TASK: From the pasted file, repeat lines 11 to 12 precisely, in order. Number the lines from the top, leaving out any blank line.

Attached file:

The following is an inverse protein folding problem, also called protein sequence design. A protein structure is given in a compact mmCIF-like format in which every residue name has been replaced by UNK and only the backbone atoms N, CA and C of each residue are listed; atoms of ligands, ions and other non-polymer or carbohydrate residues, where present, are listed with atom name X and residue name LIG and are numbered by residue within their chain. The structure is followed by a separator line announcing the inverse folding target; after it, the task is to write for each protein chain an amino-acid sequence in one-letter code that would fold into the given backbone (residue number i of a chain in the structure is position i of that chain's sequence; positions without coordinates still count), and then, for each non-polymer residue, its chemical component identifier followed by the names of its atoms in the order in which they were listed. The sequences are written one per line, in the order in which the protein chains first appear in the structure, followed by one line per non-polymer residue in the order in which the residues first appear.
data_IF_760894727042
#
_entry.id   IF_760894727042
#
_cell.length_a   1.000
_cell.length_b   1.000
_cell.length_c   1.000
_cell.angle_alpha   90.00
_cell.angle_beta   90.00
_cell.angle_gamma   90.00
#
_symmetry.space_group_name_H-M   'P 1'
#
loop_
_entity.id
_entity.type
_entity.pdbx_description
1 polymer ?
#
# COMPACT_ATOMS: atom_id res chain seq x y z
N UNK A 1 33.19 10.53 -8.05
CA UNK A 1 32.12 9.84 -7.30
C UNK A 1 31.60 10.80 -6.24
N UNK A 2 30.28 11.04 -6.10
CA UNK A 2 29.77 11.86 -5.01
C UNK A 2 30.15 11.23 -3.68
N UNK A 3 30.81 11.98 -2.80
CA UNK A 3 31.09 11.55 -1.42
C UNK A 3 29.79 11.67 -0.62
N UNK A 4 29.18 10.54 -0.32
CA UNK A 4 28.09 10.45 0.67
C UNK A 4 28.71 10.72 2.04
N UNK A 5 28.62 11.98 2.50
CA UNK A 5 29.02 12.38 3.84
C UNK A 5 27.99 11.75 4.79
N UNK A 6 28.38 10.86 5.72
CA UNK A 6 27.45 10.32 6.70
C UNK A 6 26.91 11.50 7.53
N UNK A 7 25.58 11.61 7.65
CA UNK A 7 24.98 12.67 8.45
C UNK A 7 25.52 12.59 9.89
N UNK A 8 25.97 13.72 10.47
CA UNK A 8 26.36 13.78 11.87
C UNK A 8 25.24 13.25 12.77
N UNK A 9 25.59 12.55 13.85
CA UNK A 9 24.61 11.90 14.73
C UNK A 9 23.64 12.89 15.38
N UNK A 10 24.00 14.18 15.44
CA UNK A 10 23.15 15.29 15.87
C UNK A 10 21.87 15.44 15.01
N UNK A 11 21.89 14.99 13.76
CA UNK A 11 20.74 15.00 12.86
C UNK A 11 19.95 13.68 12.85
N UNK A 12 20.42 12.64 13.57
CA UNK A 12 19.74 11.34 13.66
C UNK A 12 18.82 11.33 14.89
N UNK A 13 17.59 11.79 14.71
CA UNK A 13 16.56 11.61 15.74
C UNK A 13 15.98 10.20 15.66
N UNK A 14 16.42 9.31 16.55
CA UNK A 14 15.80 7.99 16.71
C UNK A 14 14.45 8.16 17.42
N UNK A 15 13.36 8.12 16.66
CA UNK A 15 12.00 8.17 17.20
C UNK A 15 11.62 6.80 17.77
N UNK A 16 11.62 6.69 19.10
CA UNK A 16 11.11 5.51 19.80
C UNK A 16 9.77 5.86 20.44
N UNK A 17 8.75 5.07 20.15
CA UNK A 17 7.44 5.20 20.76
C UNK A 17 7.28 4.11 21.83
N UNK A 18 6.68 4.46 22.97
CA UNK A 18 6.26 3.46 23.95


_cell.angle_gamma   90.00
#